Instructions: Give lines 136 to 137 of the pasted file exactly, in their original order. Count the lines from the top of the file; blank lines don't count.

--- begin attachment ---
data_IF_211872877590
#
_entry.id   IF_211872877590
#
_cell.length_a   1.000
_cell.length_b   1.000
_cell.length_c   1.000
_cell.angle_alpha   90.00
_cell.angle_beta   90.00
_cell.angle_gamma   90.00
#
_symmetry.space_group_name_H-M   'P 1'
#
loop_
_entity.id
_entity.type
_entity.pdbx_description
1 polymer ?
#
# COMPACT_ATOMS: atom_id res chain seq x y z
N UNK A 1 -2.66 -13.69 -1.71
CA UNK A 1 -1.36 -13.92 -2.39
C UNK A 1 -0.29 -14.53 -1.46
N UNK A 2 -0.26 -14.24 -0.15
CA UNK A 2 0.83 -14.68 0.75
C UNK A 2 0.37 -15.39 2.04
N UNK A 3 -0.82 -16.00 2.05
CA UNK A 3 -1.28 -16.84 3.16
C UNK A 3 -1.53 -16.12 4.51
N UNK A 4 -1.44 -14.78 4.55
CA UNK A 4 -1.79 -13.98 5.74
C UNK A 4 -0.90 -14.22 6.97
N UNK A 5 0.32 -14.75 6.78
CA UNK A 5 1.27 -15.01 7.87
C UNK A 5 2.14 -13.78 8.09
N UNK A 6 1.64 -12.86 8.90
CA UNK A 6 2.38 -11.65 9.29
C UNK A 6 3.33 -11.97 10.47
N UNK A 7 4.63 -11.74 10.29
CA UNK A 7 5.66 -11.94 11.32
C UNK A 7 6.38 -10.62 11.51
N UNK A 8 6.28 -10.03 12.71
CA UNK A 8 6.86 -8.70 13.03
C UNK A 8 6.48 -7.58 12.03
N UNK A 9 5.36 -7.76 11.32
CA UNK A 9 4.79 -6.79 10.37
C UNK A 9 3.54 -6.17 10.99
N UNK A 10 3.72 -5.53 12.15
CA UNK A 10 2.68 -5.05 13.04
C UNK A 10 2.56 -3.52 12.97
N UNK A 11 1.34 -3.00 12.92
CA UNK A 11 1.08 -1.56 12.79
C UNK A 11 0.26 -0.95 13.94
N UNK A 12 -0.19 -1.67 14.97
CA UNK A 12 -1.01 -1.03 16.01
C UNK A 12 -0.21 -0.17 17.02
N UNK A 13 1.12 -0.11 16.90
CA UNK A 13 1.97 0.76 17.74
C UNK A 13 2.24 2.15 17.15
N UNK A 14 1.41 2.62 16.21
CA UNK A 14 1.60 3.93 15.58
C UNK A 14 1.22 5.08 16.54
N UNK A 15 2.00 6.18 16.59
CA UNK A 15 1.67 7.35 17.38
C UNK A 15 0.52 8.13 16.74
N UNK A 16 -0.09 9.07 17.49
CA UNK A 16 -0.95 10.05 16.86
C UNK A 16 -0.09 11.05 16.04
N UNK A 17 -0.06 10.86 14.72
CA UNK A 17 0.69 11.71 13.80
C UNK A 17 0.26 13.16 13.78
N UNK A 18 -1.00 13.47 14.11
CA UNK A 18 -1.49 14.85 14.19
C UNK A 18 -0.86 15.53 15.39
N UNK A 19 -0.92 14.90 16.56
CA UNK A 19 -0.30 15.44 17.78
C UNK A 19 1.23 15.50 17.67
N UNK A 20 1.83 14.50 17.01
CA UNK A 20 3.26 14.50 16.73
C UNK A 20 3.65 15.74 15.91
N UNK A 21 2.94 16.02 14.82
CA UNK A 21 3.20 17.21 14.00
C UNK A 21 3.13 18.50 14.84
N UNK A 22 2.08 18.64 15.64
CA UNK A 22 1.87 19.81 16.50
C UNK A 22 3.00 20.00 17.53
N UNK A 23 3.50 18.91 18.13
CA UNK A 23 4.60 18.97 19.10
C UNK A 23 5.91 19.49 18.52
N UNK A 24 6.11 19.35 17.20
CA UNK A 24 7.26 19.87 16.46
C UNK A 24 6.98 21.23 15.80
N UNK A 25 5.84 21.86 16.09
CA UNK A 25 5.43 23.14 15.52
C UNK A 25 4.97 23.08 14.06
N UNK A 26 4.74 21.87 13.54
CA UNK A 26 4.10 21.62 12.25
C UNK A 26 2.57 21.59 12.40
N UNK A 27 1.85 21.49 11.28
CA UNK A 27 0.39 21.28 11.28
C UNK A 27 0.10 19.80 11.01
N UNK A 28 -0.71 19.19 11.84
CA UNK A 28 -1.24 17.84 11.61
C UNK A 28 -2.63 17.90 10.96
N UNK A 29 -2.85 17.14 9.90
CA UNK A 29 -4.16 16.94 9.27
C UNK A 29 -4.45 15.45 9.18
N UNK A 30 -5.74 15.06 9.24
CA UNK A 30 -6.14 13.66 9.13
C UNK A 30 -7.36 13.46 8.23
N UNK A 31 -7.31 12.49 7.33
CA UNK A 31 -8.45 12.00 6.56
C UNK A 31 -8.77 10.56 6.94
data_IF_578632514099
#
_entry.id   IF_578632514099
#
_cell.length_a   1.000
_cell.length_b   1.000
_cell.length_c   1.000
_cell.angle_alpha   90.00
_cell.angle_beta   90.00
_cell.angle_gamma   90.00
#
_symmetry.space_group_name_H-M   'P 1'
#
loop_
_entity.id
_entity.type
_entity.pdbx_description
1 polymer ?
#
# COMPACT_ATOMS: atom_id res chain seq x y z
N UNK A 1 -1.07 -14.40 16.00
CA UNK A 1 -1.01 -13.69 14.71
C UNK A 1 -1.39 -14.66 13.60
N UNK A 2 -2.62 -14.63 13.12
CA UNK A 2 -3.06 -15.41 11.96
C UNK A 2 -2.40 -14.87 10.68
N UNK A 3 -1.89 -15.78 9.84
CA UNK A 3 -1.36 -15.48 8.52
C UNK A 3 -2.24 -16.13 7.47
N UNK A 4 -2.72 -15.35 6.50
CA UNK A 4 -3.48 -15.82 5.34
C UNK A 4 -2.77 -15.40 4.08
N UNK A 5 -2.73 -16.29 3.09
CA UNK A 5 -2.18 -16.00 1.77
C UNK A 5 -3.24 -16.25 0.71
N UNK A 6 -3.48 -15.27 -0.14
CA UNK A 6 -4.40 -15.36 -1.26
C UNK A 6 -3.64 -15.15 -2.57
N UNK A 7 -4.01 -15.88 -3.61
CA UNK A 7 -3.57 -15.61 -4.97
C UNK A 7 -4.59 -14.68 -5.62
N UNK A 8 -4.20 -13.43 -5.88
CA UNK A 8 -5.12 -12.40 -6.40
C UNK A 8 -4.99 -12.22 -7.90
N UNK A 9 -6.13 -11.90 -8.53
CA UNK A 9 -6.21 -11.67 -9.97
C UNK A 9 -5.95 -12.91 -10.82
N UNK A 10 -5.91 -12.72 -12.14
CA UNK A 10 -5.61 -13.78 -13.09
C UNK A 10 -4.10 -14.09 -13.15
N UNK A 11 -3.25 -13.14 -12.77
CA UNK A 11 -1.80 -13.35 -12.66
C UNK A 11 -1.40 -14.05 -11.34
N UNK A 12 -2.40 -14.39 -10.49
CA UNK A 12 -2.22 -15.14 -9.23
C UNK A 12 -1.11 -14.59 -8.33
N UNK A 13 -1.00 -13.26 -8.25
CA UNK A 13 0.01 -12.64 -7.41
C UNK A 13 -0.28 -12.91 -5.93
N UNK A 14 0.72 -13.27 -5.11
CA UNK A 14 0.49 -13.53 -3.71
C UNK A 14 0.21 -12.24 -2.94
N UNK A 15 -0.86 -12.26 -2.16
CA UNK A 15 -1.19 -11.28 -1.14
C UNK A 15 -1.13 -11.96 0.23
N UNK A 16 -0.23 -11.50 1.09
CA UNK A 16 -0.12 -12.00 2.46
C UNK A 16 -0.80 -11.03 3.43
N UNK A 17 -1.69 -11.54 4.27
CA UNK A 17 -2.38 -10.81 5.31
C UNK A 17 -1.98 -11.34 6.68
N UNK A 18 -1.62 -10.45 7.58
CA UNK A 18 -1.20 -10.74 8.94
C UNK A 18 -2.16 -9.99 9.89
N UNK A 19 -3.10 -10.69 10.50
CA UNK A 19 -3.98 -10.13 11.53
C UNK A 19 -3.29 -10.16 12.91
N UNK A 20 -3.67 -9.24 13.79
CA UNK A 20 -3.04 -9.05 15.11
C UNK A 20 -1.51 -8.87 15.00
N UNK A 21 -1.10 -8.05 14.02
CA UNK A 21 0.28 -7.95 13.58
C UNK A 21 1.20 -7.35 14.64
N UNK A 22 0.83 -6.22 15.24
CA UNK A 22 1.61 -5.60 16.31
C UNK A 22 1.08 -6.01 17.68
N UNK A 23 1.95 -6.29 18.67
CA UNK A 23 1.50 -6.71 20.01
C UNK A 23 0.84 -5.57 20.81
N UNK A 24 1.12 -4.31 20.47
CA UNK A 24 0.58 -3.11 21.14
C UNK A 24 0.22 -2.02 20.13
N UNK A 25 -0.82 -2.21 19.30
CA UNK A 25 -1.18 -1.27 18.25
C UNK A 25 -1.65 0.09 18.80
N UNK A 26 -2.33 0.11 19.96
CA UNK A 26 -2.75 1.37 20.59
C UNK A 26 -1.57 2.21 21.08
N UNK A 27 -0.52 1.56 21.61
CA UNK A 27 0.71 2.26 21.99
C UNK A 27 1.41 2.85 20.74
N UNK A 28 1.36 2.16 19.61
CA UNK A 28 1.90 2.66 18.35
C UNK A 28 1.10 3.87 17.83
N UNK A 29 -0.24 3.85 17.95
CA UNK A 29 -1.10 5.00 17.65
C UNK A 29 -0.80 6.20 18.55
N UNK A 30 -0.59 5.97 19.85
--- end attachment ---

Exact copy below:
C UNK A 1 -1.39 -14.66 13.60
N UNK A 2 -2.62 -14.63 13.12